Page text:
A founder member of the New Patriotic Party (NPP), Dr Nyaho Nyaho-Tamakloe, has said Ghana’s problem is her inability to harness expert talent to solve national problems because of partisanship.
He has, therefore, called for the tapping of talents from all sides of the political spectrum to overcome the challenges the country is currently facing.
Dr Nyaho-Tamakloe, who is a former Ambassador to Serbia and Montenegro, premised his suggestion on the recent lectures delivered by Dr Mahamudu Bawumia and Professor Kwesi Botchwey during which the two expressed similar sentiments over the current crisis that had bedevilled the country’s economy.
According to him, unlike what pertains in most developed democracies, partisanship prevents the country’s own experts and former political leaders from contributing to solving national problems.
The founder member in an interview with the Daily Graphic, attributed the problem to what happened in the past when the growth of the country’s political culture was stunned, consequently affecting the country’s development agenda until it returned to democracy in 1992.
He said what was needed was the nationalistic political culture that, for instance, informed President Barack Obama’s decision to retain Robert Gates, the Defence Secretary of his predecessor, George Bush, in the most sensitive cabinet position.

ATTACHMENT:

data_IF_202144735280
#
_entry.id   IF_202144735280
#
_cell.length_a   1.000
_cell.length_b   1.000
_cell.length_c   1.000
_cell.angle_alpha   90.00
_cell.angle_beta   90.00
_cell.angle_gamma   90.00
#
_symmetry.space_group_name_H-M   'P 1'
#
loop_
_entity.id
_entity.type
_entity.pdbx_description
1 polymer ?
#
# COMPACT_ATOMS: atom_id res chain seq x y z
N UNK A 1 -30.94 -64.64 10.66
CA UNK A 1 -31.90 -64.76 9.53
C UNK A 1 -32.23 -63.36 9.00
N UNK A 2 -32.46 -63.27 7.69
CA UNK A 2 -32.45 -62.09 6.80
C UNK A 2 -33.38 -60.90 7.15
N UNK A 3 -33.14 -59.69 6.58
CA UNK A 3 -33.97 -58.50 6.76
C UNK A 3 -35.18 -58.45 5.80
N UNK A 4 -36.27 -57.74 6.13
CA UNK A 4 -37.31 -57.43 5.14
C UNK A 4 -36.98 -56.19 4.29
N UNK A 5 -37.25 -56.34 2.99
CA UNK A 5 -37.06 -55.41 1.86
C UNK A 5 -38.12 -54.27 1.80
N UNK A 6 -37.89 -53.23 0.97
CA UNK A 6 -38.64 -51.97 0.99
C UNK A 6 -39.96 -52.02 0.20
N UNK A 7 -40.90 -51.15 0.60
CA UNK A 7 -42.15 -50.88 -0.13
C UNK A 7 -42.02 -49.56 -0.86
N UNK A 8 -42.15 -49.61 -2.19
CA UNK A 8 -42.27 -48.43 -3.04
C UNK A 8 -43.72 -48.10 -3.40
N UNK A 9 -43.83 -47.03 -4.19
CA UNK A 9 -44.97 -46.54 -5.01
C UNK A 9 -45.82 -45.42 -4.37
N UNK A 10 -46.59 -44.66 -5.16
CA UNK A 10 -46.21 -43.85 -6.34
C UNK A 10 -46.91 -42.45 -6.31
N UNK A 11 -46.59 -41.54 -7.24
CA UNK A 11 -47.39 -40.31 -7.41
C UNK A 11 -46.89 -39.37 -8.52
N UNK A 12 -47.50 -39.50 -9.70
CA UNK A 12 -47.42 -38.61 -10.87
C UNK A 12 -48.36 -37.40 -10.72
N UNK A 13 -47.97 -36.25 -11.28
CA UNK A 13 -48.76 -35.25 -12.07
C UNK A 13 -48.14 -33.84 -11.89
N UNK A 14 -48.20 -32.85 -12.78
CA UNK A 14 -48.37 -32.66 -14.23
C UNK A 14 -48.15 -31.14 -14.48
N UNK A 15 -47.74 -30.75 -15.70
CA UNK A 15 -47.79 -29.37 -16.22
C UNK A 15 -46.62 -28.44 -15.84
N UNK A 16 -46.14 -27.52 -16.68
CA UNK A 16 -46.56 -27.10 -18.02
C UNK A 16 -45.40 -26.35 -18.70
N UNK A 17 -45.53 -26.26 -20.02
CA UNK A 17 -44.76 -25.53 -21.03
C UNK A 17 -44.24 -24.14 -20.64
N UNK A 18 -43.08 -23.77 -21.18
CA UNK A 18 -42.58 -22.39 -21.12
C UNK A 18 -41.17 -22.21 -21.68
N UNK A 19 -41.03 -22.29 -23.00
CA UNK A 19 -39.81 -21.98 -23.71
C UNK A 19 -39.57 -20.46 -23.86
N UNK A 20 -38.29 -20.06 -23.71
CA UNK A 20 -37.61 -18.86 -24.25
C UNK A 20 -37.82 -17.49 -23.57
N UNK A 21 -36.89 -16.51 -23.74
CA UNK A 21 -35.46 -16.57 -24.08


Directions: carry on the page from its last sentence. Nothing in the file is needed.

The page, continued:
Dr Nyaho-Tamakloe also cited a similar instance in Canada where the conservative Prime Minister, Stephen Harper, had no difficulty appointing key rival, former Liberal Deputy Minister John Manley, to head an independent, non-partisan panel reviewing Canada’s mission and future role in Afghanistan, which was supported by Manley’s colleagues in his party.
According to Dr Nyaho-Tamakloe, it is also that nationalistic culture that informed Dr Mahathir Mohammed’s development policy in Malaysia and propelled that nation to overtake Ghana, although the two countries attained independence the same year.
He called on President Mahama to do more to bring in experts associated with the opposition parties, and urged opposition parties to also avoid stigmatising members contributing their expertise to the national effort.
“From now on, it must be all hands on deck to save the economy,” Dr Tamakloe stated, adding that “poverty is non-partisan and affects us all.”
He concluded that statesmen must also do more to contribute to institutional memory by writing memoirs, so that as generations of political leaders changed, lessons from the past would remain.